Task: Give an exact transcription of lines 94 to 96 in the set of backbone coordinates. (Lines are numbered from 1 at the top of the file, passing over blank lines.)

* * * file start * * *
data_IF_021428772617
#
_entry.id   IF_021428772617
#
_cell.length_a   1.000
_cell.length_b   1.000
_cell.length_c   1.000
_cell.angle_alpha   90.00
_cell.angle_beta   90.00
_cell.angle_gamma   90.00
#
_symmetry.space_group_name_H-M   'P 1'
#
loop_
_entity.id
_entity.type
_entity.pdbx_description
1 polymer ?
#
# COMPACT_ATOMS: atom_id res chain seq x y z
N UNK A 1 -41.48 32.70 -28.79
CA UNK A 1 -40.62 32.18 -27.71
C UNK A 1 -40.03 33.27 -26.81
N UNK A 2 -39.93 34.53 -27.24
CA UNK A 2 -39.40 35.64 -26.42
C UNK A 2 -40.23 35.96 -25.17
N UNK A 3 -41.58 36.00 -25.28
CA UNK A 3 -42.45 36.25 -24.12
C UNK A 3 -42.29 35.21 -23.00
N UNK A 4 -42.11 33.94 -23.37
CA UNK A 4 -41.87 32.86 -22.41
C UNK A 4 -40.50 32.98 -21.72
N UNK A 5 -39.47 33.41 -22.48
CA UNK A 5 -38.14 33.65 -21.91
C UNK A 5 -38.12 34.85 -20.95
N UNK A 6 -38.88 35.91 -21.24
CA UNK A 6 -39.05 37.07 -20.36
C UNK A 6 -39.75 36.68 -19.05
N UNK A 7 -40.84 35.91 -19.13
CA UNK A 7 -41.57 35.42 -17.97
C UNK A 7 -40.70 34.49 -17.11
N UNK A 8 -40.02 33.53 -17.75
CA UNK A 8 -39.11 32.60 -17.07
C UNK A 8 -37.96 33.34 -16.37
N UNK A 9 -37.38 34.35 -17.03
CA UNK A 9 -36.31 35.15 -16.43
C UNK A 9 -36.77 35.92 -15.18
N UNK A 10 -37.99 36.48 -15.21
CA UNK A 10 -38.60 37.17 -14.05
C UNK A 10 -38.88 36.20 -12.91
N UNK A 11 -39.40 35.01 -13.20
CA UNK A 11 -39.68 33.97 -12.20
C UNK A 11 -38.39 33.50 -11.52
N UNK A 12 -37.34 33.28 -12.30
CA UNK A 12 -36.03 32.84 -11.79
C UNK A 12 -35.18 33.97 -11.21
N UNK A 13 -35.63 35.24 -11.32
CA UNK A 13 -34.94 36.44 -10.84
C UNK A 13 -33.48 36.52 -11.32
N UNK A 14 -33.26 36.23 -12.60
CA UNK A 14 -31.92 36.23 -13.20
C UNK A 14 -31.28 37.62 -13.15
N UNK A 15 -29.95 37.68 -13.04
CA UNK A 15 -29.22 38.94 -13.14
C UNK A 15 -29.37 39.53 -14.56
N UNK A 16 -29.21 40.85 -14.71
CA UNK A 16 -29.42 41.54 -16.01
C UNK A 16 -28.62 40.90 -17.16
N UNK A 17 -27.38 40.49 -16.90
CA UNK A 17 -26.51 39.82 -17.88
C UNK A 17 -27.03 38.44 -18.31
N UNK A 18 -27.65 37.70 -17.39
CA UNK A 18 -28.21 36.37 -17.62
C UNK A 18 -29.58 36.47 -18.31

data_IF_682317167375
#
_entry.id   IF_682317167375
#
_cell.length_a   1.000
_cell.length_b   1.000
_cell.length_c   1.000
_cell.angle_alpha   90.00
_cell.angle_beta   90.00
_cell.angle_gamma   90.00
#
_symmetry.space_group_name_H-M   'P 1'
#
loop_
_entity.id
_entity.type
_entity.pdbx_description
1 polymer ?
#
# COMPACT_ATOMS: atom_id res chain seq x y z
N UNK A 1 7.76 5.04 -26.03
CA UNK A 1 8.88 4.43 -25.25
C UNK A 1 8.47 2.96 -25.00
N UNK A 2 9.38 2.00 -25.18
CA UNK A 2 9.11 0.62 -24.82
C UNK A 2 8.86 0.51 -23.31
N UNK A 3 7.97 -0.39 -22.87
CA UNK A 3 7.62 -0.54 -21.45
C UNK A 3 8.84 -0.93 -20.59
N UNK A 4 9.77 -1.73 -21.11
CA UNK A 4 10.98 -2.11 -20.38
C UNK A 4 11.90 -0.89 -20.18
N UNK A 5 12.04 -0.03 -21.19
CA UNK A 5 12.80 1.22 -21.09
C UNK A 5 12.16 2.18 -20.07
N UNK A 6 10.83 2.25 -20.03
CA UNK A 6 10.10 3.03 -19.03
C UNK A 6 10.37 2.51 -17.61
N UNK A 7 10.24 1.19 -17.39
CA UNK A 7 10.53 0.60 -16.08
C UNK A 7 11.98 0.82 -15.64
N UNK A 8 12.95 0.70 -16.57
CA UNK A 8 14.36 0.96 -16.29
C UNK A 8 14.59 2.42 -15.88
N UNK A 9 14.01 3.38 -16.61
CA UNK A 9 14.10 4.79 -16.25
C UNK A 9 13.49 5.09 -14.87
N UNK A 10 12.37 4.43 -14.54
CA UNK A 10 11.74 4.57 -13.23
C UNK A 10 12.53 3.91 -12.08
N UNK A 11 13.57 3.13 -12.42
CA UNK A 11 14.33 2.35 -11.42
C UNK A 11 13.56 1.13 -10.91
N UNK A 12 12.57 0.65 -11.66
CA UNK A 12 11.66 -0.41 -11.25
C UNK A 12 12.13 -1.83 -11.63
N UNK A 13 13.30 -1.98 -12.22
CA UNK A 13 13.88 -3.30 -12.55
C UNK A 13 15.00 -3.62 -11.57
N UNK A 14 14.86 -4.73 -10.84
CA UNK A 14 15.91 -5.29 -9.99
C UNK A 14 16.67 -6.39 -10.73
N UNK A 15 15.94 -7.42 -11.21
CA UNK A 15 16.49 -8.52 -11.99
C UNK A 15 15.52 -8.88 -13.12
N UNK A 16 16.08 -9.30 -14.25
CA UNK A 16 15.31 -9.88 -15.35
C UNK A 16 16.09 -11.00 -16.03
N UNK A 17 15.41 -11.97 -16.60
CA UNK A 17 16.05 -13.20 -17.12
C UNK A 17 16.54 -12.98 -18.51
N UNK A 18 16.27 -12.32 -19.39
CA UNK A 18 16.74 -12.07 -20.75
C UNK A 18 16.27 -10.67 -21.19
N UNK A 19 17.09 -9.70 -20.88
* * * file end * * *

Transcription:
# COMPACT_ATOMS: atom_id res chain seq x y z
N UNK A 1 7.76 5.04 -26.03
CA UNK A 1 8.88 4.43 -25.25